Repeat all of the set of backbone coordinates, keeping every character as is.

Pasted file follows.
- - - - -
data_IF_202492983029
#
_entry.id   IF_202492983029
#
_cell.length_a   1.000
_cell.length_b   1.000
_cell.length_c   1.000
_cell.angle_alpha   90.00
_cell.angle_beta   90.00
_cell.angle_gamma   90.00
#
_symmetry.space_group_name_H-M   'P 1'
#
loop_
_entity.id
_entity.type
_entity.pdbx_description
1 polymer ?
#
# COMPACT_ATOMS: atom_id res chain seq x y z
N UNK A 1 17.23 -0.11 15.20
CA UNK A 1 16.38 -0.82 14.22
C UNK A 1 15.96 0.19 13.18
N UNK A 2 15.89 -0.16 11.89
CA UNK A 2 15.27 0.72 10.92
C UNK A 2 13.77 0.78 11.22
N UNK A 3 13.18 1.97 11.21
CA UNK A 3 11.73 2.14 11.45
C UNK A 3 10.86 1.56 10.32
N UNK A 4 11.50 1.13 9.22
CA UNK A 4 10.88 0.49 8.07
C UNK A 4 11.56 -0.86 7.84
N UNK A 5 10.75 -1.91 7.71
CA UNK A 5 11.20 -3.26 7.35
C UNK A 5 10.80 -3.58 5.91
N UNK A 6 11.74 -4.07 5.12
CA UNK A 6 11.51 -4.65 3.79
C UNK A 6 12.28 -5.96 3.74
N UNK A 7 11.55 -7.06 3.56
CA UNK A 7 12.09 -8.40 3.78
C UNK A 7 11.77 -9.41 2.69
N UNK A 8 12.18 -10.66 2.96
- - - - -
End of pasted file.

data_IF_202492983029
#
_entry.id   IF_202492983029
#
_cell.length_a   1.000
_cell.length_b   1.000
_cell.length_c   1.000
_cell.angle_alpha   90.00
_cell.angle_beta   90.00
_cell.angle_gamma   90.00
#
_symmetry.space_group_name_H-M   'P 1'
#
loop_
_entity.id
_entity.type
_entity.pdbx_description
1 polymer ?
#
# COMPACT_ATOMS: atom_id res chain seq x y z
N UNK A 1 17.23 -0.11 15.20
CA UNK A 1 16.38 -0.82 14.22
C UNK A 1 15.96 0.19 13.18
N UNK A 2 15.89 -0.16 11.89
CA UNK A 2 15.27 0.72 10.92
C UNK A 2 13.77 0.78 11.22
N UNK A 3 13.18 1.97 11.21
CA UNK A 3 11.73 2.14 11.45
C UNK A 3 10.86 1.56 10.32
N UNK A 4 11.50 1.13 9.22
CA UNK A 4 10.88 0.49 8.07
C UNK A 4 11.56 -0.86 7.84
N UNK A 5 10.75 -1.91 7.71
CA UNK A 5 11.20 -3.26 7.35
C UNK A 5 10.80 -3.58 5.91
N UNK A 6 11.74 -4.07 5.12
CA UNK A 6 11.51 -4.65 3.79
C UNK A 6 12.28 -5.96 3.74
N UNK A 7 11.55 -7.06 3.56
CA UNK A 7 12.09 -8.40 3.78
C UNK A 7 11.77 -9.41 2.69
N UNK A 8 12.18 -10.66 2.96